Hockey helps Real Salt Lake general manager cool off
Craig Waibel says rink serves as refuge from the beautiful game
What do you do when you’re the general manager of a Major League Soccer team and you need to get away from the beautiful game?
If you’re Craig Waibel of Real Salt Lake, you play hockey.
On Sunday night, Waibel suited up for the AK Bars, a silver-league hockey team, at the Park City Ice Arena. Like the rest of his team, Waibel took the ice with a Russian approximation of his name scrawled across his jersey in Cyrillic (it’s a long story), to play against the Park City Iceholes. There wasn’t a soul in the stands. Which is fitting because Waibel is by no means an expert hockey player.
Before playing with the AK Bars, his only experience – besides watching the game on TV – was pond hockey in Idaho.
“(My dad) bought us skates and basically threw us out on the frozen lake and said ‘Go,’” Waibel said. “Then he bought us a stick and that’s how we learned to stand up. Very rudimentary hockey lessons: Use the stick to stand up, hit the puck if you can. That’s basically the same theory I use now.”
He said playing hockey serves a lot of purposes for him. For starters, due to the risk of injury it was forbidden fruit for the more than a decade he spent as a professional soccer player in the MLS.
Now retired from the field and a resident of Park City, he gets to indulge in his hockey fandom. It’s a great way to blow off steam, and is a much-needed break from pouring over scouting videos and statistics.
“I come out here and this has nothing to do with second division Croatian soccer, so it’s quite fun,” he said. “It doesn’t matter what line of work you’re in, every once in a while you have to turn it off.”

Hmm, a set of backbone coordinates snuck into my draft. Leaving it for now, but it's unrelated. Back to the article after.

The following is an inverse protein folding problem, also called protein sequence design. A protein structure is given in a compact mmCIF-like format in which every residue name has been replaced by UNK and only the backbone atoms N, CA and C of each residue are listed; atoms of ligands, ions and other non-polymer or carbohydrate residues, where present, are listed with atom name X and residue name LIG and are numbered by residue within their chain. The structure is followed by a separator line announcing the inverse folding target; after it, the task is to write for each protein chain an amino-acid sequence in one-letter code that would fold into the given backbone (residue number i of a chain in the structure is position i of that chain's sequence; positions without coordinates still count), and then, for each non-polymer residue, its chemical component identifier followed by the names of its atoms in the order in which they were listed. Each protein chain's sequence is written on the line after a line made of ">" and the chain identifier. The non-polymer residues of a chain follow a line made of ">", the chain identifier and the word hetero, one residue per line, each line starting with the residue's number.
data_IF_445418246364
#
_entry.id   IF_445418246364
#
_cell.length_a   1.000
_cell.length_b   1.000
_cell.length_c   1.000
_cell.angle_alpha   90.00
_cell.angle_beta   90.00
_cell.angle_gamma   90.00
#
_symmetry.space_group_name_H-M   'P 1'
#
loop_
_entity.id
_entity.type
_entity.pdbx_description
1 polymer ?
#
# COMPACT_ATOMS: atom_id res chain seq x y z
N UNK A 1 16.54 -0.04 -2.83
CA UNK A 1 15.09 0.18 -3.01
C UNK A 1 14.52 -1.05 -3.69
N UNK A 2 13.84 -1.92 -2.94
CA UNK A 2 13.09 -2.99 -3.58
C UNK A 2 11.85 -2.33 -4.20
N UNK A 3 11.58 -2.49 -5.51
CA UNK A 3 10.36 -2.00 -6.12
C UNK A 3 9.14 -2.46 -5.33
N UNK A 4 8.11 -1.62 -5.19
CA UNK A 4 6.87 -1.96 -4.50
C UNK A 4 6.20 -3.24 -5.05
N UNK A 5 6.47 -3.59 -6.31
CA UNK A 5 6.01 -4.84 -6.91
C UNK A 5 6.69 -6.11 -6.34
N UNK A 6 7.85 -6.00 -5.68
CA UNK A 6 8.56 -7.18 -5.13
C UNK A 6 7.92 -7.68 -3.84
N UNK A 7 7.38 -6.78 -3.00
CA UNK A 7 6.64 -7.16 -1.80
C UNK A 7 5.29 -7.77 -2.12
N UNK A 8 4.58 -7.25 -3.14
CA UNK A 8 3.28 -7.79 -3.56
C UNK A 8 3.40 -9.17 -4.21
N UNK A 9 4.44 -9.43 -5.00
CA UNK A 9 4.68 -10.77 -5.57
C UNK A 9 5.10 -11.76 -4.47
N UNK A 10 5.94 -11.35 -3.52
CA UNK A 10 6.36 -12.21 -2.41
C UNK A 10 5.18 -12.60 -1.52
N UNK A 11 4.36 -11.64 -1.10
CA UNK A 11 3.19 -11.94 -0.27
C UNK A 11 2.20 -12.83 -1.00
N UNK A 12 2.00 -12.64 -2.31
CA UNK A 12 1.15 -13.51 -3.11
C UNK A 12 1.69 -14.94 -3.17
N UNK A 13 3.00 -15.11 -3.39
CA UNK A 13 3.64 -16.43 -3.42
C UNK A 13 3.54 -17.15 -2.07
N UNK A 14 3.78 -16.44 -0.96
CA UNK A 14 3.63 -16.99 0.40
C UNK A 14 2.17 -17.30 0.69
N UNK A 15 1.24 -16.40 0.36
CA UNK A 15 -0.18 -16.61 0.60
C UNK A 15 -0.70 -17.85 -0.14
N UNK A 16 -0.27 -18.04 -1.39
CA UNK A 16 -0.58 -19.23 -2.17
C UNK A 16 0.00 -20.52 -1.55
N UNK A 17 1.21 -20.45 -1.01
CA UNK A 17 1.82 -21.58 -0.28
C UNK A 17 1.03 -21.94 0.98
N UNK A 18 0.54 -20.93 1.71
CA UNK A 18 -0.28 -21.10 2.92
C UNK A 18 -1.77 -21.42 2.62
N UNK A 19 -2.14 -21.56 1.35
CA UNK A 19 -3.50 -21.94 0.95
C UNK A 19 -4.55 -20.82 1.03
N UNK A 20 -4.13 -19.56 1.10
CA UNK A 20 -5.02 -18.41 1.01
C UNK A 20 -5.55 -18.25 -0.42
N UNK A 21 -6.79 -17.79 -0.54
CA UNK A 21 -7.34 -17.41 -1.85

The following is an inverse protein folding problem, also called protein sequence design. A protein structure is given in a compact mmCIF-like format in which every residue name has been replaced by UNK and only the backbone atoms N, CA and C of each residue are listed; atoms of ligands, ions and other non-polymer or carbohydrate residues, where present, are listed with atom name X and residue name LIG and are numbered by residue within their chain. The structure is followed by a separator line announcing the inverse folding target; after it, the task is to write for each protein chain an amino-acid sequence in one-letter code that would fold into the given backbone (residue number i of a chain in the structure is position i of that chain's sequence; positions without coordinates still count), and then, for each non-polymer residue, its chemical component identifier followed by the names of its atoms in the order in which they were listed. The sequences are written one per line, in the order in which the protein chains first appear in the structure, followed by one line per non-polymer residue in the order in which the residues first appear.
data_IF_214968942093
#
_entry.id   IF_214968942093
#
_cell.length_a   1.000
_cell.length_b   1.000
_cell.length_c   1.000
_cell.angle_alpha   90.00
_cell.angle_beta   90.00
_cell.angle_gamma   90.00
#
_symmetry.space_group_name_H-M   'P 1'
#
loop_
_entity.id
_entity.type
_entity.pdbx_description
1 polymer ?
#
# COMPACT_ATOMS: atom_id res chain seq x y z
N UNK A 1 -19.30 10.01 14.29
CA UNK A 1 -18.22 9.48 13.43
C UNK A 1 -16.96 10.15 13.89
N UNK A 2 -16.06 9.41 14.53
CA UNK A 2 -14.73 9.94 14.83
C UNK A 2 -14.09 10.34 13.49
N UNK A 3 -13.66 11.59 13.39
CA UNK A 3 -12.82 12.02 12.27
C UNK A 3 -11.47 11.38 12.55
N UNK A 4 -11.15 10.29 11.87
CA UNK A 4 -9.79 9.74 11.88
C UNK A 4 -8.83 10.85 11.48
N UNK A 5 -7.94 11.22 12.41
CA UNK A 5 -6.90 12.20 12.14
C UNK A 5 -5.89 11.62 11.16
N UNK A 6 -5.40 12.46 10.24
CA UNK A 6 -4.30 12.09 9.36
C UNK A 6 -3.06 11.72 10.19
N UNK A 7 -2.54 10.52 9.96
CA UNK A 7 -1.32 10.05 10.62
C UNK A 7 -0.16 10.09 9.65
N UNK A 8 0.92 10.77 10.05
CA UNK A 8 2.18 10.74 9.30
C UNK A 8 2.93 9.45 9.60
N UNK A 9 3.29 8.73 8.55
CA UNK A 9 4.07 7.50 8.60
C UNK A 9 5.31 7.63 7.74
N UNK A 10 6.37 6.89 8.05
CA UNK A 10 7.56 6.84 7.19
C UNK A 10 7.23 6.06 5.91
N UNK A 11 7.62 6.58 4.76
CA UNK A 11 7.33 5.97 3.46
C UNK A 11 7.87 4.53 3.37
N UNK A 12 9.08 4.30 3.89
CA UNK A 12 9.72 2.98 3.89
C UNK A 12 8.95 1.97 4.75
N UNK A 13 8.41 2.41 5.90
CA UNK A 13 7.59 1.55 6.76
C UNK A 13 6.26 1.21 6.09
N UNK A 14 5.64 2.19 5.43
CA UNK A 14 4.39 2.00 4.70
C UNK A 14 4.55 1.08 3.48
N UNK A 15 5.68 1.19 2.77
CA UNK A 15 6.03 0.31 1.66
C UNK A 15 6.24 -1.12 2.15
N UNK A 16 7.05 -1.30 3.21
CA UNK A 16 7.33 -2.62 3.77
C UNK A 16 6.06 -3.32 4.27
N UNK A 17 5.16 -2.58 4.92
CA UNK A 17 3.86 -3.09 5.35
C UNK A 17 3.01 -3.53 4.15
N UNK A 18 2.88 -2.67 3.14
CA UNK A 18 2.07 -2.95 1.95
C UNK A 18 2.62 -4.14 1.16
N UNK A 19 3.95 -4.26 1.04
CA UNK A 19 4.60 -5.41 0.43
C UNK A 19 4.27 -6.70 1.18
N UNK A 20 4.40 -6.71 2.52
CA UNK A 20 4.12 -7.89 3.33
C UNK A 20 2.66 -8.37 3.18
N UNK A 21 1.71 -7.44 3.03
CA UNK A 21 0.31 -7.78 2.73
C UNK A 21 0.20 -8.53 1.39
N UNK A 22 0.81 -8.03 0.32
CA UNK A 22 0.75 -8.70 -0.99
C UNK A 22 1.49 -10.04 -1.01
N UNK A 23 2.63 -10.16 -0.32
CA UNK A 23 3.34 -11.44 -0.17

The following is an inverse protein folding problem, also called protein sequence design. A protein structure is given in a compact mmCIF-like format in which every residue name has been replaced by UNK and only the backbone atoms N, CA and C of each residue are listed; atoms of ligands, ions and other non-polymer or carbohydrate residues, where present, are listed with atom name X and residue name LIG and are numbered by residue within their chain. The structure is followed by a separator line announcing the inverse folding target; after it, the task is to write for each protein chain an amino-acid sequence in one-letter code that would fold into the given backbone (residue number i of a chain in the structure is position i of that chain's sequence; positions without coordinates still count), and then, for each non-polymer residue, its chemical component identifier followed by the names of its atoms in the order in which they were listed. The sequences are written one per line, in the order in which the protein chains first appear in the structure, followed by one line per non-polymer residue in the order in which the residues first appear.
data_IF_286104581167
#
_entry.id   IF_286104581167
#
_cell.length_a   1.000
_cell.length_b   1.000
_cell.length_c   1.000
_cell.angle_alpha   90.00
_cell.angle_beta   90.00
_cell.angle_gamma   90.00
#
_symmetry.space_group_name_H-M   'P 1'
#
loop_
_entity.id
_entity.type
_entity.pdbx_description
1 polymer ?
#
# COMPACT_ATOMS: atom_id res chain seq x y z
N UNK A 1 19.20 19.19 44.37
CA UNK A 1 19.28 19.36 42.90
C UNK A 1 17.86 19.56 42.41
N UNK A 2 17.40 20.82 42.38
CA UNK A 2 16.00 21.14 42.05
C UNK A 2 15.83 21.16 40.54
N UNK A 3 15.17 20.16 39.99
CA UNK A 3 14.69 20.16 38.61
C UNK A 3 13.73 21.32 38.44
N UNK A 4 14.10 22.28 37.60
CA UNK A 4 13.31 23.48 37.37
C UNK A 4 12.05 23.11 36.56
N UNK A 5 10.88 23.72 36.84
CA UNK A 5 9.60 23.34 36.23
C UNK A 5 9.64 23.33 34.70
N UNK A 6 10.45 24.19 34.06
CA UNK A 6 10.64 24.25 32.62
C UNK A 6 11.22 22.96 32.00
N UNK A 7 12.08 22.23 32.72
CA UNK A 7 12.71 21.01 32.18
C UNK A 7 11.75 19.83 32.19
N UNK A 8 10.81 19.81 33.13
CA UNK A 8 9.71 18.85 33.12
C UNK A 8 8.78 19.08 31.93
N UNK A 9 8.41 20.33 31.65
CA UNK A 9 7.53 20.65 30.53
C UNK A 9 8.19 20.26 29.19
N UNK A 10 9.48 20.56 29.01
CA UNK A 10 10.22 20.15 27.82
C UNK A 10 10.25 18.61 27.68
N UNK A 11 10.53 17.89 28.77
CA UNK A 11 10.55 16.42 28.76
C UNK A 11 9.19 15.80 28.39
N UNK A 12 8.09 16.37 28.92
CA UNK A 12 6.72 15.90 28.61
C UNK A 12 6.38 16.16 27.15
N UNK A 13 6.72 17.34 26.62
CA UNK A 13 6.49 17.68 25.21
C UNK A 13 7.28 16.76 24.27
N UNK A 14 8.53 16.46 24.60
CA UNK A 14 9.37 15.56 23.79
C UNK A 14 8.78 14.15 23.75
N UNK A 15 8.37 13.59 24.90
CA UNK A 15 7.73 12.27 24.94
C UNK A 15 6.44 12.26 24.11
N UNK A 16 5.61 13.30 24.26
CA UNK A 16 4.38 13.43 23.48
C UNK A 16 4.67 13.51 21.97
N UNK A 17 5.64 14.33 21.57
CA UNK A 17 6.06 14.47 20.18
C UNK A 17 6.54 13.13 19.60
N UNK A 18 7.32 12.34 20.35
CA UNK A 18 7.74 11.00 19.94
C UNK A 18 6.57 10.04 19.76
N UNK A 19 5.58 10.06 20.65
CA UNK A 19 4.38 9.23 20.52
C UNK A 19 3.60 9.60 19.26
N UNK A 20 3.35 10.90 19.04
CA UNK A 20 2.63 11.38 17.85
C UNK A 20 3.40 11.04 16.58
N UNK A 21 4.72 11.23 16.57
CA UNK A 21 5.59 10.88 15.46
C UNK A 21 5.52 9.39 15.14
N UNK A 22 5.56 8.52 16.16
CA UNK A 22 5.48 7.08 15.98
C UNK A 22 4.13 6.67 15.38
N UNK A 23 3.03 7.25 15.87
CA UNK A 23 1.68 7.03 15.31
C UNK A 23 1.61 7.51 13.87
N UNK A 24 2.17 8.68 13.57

It’s such a departure from the beautiful game, that even being average at it doesn’t bother him.
“I’m one of the fortunate ones that I had a professional athletic career, so all my competitive juices are pretty much gone,” he said. “If I get anywhere near upset I just think, ‘What the heck am I doing? I won some championships in MLS, so if I’m getting worked up over a silver-league hockey game, I’m doing something wrong.”
He said a friend recommended the league to him and, after some convincing, he bought all new hockey equipment and joined a team.
Waibel described the league as “a microcosm” of Park City.
“Everybody wants exercise, healthy exercise, healthy living, and for the most part, (shows) pretty good sportsmanship,” he said. “Everyone’s willing to help. Coming down here from Seattle, that wasn’t necessarily the norm, so it’s been an awesome transition for me, and this team has been an extension for everything I believe about this city.”
Waibel said the game against the Iceholes was particularly fun because, on top of winning 6-3, his neighbor and friend was the goalie.
“I got to score on him three minutes in, which basically the rest of the game didn’t matter to me,” he said. “We could have lost 10-1 and it wouldn’t matter because I had him, I netted one; that was it. I almost took the skates off and just left.”
But Waibel’s also been on the other end of that situation a few times, and said, in the grand scheme of things, it’s not a big deal.
“Sometimes they go in, sometimes they don’t, and luckily for me, I’m not too bothered by it either way,” he said.
The Park City High School girls golf team took second in the Class 4A state championship tournament on Thursday. It was the team’s fifth consecutive time as runner-up.